Nissan Quest

Zaheer August 20, 2011 0


The Nissan Quest, a minivan produced by Japanese automaker Nissan Motors since 1993 is now in its fourth generation of production. The first two generations of the Quest were produced as a joint venture of Nissan with Ford. Ford sold the vehicle as the Mercury Villager. The vehicle was first revealed at the North American International Auto Show held in Detroit in 1992.

Up till 1999, the Quest was equipped with a 3.0-L Nissan VG30E V6 engine. However, a new 3.3-L version of the same engine was added in the lineup later along with some other minor changes such as introduction of driver side sliding door, grille and revised rear. In 2004, the Quest was offered with an entirely new design. The Villager was withdrawn and Freestar-based Mercury Monterey took its place. The third generation Quest was based on FF-L platform already used in Altima, Maxima and Murano. In addition to platform, it also received the same 3.5-L VQ engine similar to these vehicles. The fourth generation model shares its platform with the 2011 Nissan Elgrand.

First Generation (1993–1998)

The first generation Quest was launched in 1993. The idea was to design a vehicle to compete with the progressing market of minivans. The Quest was launched as a successor to the 1990 Axxess in US and Canada (1990-1995). The rear-wheel drive Vanette was also ceased in 1990 in favor of Quest. In early years, the Quest was available with Nissan’s 3.0-L VG30E SOHC engine, delivering 151 hp (113 kW) and torque of 182 lb-ft (247 Nm). Ford set certain conditions for Nissan regarding the modifications in VG30E engine so that it could be used in Villager and Quest. The first requirement from Ford was to make the engine non-interference or free-running, i.e. no damage would be done to the valve if timing belt breaks. The other requirements were: addition of an oil level sensor and repositioning the oil filter assembly for easy access.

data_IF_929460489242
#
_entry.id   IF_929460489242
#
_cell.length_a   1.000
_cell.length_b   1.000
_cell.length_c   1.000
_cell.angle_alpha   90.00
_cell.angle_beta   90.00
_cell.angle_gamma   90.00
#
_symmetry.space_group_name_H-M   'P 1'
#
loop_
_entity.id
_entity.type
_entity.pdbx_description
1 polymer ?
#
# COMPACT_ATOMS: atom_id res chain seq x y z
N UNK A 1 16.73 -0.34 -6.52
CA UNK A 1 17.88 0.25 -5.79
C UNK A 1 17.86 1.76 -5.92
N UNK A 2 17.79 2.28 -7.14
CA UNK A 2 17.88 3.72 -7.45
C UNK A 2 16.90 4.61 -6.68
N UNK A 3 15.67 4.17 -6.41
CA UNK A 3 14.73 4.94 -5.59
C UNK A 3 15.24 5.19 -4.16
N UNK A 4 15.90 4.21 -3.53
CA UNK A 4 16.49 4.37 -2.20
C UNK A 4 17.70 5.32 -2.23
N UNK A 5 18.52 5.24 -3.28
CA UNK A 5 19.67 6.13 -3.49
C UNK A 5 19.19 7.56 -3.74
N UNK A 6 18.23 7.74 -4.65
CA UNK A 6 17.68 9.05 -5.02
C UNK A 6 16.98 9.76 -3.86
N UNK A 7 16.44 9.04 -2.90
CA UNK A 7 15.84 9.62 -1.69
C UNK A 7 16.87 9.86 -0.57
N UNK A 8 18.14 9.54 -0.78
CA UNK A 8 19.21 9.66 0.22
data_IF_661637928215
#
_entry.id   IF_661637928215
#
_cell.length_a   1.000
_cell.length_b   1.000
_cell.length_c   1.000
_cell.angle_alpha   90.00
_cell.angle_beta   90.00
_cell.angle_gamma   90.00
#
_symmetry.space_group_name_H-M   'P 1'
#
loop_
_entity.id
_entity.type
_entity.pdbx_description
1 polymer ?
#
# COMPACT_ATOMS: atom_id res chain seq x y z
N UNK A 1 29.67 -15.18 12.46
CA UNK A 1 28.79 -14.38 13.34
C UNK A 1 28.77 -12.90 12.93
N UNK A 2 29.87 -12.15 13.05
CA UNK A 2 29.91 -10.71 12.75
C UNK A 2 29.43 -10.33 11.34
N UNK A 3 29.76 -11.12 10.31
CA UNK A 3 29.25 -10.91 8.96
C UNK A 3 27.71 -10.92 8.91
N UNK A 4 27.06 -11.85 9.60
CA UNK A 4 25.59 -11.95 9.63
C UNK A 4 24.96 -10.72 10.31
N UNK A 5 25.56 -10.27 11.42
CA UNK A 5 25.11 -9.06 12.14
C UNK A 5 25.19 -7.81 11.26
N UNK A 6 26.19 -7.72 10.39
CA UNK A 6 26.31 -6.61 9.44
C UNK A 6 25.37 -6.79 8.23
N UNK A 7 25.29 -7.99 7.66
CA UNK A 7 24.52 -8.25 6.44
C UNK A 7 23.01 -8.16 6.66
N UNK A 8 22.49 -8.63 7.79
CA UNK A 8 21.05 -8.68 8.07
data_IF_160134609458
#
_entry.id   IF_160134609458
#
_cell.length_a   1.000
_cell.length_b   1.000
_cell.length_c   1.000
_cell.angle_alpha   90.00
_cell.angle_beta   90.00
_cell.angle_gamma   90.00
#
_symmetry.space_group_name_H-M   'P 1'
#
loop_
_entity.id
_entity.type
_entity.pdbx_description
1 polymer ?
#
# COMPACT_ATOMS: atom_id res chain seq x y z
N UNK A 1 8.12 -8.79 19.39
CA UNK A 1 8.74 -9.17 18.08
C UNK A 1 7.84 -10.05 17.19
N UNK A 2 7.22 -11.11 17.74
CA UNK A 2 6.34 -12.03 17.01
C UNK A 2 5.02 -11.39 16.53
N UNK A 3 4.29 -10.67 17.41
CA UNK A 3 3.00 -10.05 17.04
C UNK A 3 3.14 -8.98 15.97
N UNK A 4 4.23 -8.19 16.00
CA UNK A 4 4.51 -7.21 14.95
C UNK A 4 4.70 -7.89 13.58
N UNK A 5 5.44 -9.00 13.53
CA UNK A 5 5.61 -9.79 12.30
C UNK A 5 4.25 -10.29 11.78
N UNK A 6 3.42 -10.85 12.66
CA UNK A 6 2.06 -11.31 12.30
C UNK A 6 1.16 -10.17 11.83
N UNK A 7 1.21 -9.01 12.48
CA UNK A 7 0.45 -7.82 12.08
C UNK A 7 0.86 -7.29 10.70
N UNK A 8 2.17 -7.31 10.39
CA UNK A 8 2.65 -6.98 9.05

There were two trim levels for Quest including: XE and GXE. Following some technical problems, Nissan signed an agreement with Ford so that giving them the authority to manufacture minivan in North America and in return they were authorized to sell it under rebadged name as Mercury Villager.

Second Generation (1999-2002)

The second generation Quest was launched in 1999 with more aerodynamic appearance. It also featured driver’s side sliding door. It was powered by a 3.3-L VG33E SOHC engine, delivering 171 hp (128 kW) and torque of 200 lb-ft (270 Nm). Of the two trim levels, the XE was withdrawn leaving behind the GXE as base model along with two new trims including: high performance GLE and the sporty SE. After the 1995 Nissan Axxess, the Nissan Quest became the first minivan offered with 4-door body styling.

In 2001, the Quest received some minor modifications, such as revised front and rear styling, and new alloy wheels. GXE came with a rear stabilizer bar, whilst the SE version came with acceleration-sensitive strut valve and a strut lower brace.

Both Honda and Toyota started producing minivans with larger wheelbase by the end of 2002. Nissan didn’t offer any Quest model for 2003.

Third Generation (2004-2009)

Mercury Villager was discontinued in 2002 after which the Quest was revised for 2004 model year. The third generation Quest used the Nissan FF-L platform sharing it with Nissan Altima and Nissan Maxima. It was made slightly longer than the Chrysler long-wheelbase (LWB) minivans. With third generation Quest, Nissan shifted its production to a new Canton plant, in Mississippi.

It was equipped with a common 3.5-L VQ35DE engine sharing it with Altima, Maxima and many others. The engine was rated at 240 hp (179 kW) and torque of 242 lb-ft (328 Nm). The third generation Quest featured a flat folding rearing bench with two middle chairs fold nearly flat into the floor. It had an interior space of 211.9 cubic feet (6.00 cubic meters).

Fourth Generation (2011- )

The fourth generation Quest is manufactured at the Nissan’s Shatai Kyushu plant, Japan. It was built for 2010 model year and was first unleashed at the Los Angeles International Auto Show in 2010. It is based on the Nissan Elgrand as both shared the same platform. It uses the Nissan’s 3.5-L VQ series engine with an output of 260 hp (194 kW). It is available standard with front-wheel drive. The US version is slightly wider (i.e. 13 cm) than the Japanese version so as to keep it distinct from the tall skinny look of Japanese version. In North American the fourth generation Quest is made available in 2011.

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